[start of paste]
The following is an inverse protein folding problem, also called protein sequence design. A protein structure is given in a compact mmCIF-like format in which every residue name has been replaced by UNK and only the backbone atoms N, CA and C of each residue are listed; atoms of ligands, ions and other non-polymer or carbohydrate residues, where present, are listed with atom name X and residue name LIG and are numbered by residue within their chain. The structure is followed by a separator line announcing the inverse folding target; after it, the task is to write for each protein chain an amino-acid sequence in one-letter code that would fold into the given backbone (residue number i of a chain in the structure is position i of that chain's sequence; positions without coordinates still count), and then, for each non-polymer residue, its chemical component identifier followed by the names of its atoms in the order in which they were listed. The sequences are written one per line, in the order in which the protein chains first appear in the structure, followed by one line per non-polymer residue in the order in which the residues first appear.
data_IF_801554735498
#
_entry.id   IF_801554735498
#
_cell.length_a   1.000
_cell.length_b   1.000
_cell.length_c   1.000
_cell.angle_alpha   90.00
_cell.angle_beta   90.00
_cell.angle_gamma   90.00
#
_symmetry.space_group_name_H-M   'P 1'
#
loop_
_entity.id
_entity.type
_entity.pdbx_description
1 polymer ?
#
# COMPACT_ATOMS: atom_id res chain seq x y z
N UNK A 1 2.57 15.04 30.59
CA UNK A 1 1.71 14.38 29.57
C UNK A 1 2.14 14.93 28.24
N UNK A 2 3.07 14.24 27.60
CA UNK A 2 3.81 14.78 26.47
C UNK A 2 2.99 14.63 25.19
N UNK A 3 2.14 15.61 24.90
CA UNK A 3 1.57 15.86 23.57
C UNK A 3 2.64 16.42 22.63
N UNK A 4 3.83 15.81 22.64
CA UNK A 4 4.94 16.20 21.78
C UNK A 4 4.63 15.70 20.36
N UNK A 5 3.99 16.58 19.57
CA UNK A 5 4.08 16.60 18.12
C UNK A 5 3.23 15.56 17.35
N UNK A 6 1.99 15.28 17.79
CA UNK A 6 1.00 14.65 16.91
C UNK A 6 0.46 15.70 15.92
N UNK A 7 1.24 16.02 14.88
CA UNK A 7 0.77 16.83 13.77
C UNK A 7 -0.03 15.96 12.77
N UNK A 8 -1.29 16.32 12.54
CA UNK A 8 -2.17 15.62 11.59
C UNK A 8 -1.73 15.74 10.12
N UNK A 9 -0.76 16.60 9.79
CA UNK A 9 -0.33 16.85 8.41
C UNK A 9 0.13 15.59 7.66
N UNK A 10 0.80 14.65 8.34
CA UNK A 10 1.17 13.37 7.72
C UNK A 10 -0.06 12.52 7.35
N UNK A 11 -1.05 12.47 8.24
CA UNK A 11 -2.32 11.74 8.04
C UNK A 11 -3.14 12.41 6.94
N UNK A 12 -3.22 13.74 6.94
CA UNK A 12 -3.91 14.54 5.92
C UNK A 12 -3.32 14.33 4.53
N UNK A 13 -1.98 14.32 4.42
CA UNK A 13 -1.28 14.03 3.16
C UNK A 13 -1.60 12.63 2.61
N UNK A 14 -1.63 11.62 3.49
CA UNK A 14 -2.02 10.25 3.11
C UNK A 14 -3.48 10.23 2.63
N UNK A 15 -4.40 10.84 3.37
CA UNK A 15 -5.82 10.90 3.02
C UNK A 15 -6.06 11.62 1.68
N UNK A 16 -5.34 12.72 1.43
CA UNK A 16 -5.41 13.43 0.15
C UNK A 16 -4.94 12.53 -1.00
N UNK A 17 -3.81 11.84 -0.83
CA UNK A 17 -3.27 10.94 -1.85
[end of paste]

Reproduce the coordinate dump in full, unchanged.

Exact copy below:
The following is an inverse protein folding problem, also called protein sequence design. A protein structure is given in a compact mmCIF-like format in which every residue name has been replaced by UNK and only the backbone atoms N, CA and C of each residue are listed; atoms of ligands, ions and other non-polymer or carbohydrate residues, where present, are listed with atom name X and residue name LIG and are numbered by residue within their chain. The structure is followed by a separator line announcing the inverse folding target; after it, the task is to write for each protein chain an amino-acid sequence in one-letter code that would fold into the given backbone (residue number i of a chain in the structure is position i of that chain's sequence; positions without coordinates still count), and then, for each non-polymer residue, its chemical component identifier followed by the names of its atoms in the order in which they were listed. The sequences are written one per line, in the order in which the protein chains first appear in the structure, followed by one line per non-polymer residue in the order in which the residues first appear.
data_IF_801554735498
#
_entry.id   IF_801554735498
#
_cell.length_a   1.000
_cell.length_b   1.000
_cell.length_c   1.000
_cell.angle_alpha   90.00
_cell.angle_beta   90.00
_cell.angle_gamma   90.00
#
_symmetry.space_group_name_H-M   'P 1'
#
loop_
_entity.id
_entity.type
_entity.pdbx_description
1 polymer ?
#
# COMPACT_ATOMS: atom_id res chain seq x y z
N UNK A 1 2.57 15.04 30.59
CA UNK A 1 1.71 14.38 29.57
C UNK A 1 2.14 14.93 28.24
N UNK A 2 3.07 14.24 27.60
CA UNK A 2 3.81 14.78 26.47
C UNK A 2 2.99 14.63 25.19
N UNK A 3 2.14 15.61 24.90
CA UNK A 3 1.57 15.86 23.57
C UNK A 3 2.64 16.42 22.63
N UNK A 4 3.83 15.81 22.64
CA UNK A 4 4.94 16.20 21.78
C UNK A 4 4.63 15.70 20.36
N UNK A 5 3.99 16.58 19.57
CA UNK A 5 4.08 16.60 18.12
C UNK A 5 3.23 15.56 17.35
N UNK A 6 1.99 15.28 17.79
CA UNK A 6 1.00 14.65 16.91
C UNK A 6 0.46 15.70 15.92
N UNK A 7 1.24 16.02 14.88
CA UNK A 7 0.77 16.83 13.77
C UNK A 7 -0.03 15.96 12.77
N UNK A 8 -1.29 16.32 12.54
CA UNK A 8 -2.17 15.62 11.59
C UNK A 8 -1.73 15.74 10.12
N UNK A 9 -0.76 16.60 9.79
CA UNK A 9 -0.33 16.85 8.41
C UNK A 9 0.13 15.59 7.66
N UNK A 10 0.80 14.65 8.34
CA UNK A 10 1.17 13.37 7.72
C UNK A 10 -0.06 12.52 7.35
N UNK A 11 -1.05 12.47 8.24
CA UNK A 11 -2.32 11.74 8.04
C UNK A 11 -3.14 12.41 6.94
N UNK A 12 -3.22 13.74 6.94
CA UNK A 12 -3.91 14.54 5.92
C UNK A 12 -3.32 14.33 4.53
N UNK A 13 -1.98 14.32 4.42
CA UNK A 13 -1.28 14.03 3.16
C UNK A 13 -1.60 12.63 2.61
N UNK A 14 -1.63 11.62 3.49
CA UNK A 14 -2.02 10.25 3.11
C UNK A 14 -3.48 10.23 2.63
N UNK A 15 -4.40 10.84 3.37
CA UNK A 15 -5.82 10.90 3.02
C UNK A 15 -6.06 11.62 1.68
N UNK A 16 -5.34 12.72 1.43
CA UNK A 16 -5.41 13.43 0.15
C UNK A 16 -4.94 12.53 -1.00
N UNK A 17 -3.81 11.84 -0.83
CA UNK A 17 -3.27 10.94 -1.85